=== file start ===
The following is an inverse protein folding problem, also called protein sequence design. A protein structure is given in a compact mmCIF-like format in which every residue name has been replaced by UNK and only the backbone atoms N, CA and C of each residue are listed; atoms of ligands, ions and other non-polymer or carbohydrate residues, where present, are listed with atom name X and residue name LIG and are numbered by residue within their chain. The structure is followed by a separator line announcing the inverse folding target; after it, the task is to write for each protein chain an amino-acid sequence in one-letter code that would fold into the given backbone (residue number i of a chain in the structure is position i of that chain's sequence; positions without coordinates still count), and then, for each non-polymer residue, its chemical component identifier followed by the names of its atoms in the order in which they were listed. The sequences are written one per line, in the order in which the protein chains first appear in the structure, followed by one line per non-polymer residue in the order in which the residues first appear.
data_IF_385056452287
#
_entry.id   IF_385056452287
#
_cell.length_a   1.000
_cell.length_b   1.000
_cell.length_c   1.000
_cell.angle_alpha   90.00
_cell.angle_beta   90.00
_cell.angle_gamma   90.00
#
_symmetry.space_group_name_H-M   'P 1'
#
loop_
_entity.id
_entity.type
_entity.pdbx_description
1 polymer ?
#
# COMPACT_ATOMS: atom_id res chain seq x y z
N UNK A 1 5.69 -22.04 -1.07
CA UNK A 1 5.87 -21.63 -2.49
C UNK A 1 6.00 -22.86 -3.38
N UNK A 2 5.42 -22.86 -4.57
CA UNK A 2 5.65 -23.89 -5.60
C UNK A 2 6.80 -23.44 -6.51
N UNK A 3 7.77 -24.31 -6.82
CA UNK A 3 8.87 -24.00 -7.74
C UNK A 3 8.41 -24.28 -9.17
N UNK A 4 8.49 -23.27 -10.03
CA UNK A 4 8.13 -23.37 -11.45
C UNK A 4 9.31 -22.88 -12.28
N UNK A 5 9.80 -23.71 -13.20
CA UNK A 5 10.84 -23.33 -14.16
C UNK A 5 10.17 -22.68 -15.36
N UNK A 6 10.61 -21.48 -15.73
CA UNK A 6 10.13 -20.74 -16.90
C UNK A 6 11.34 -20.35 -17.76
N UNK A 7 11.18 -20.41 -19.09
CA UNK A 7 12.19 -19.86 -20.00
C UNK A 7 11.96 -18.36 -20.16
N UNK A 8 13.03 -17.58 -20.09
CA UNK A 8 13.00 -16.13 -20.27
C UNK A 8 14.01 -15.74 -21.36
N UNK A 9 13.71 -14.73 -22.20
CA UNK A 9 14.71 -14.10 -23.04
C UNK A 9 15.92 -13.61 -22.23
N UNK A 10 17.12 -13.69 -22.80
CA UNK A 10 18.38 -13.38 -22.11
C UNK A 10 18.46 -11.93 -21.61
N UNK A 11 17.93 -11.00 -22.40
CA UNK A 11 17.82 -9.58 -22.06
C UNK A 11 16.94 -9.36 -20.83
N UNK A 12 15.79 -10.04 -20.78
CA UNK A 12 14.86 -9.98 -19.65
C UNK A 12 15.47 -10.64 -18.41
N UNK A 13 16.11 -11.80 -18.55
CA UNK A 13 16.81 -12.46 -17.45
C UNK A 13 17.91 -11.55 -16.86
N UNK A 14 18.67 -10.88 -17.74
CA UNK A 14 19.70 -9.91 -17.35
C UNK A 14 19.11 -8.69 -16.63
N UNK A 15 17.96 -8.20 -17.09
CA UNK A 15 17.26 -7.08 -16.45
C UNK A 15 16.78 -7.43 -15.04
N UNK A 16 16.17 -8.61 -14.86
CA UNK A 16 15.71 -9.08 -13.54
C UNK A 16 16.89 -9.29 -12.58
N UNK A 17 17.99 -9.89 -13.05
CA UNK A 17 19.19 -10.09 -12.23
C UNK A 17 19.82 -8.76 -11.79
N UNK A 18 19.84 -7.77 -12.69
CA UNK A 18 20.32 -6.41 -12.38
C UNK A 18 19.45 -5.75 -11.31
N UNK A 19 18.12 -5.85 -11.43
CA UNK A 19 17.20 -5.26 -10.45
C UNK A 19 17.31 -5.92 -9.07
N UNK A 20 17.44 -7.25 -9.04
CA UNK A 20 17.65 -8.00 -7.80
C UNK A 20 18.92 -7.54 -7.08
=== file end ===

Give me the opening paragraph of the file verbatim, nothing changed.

The following is an inverse protein folding problem, also called protein sequence design. A protein structure is given in a compact mmCIF-like format in which every residue name has been replaced by UNK and only the backbone atoms N, CA and C of each residue are listed; atoms of ligands, ions and other non-polymer or carbohydrate residues, where present, are listed with atom name X and residue name LIG and are numbered by residue within their chain. The structure is followed by a separator line announcing the inverse folding target; after it, the task is to write for each protein chain an amino-acid sequence in one-letter code that would fold into the given backbone (residue number i of a chain in the structure is position i of that chain's sequence; positions without coordinates still count), and then, for each non-polymer residue, its chemical component identifier followed by the names of its atoms in the order in which they were listed. The sequences are written one per line, in the order in which the protein chains first appear in the structure, followed by one line per non-polymer residue in the order in which the residues first appear.